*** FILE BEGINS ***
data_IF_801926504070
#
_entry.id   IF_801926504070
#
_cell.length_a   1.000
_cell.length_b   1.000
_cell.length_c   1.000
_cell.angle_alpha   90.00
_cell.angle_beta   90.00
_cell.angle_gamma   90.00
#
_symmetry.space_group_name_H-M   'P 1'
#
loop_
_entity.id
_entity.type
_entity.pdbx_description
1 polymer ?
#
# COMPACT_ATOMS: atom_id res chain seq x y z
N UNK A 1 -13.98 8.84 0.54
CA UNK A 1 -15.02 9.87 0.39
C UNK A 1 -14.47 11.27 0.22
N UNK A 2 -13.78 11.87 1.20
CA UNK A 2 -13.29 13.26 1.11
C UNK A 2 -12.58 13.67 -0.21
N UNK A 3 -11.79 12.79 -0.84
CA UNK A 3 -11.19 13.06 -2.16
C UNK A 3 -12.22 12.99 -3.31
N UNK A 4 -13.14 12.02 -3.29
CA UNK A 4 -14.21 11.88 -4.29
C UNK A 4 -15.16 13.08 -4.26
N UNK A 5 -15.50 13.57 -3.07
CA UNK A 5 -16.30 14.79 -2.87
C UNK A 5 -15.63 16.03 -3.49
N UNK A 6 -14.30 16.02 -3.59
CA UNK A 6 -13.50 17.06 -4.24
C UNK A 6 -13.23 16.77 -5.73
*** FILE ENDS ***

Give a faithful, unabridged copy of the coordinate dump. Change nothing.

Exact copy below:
data_IF_801926504070
#
_entry.id   IF_801926504070
#
_cell.length_a   1.000
_cell.length_b   1.000
_cell.length_c   1.000
_cell.angle_alpha   90.00
_cell.angle_beta   90.00
_cell.angle_gamma   90.00
#
_symmetry.space_group_name_H-M   'P 1'
#
loop_
_entity.id
_entity.type
_entity.pdbx_description
1 polymer ?
#
# COMPACT_ATOMS: atom_id res chain seq x y z
N UNK A 1 -13.98 8.84 0.54
CA UNK A 1 -15.02 9.87 0.39
C UNK A 1 -14.47 11.27 0.22
N UNK A 2 -13.78 11.87 1.20
CA UNK A 2 -13.29 13.26 1.11
C UNK A 2 -12.58 13.67 -0.21
N UNK A 3 -11.79 12.79 -0.84
CA UNK A 3 -11.19 13.06 -2.16
C UNK A 3 -12.22 12.99 -3.31
N UNK A 4 -13.14 12.02 -3.29
CA UNK A 4 -14.21 11.88 -4.29
C UNK A 4 -15.16 13.08 -4.26
N UNK A 5 -15.50 13.57 -3.07
CA UNK A 5 -16.30 14.79 -2.87
C UNK A 5 -15.63 16.03 -3.49
N UNK A 6 -14.30 16.02 -3.59
CA UNK A 6 -13.50 17.06 -4.24
C UNK A 6 -13.23 16.77 -5.73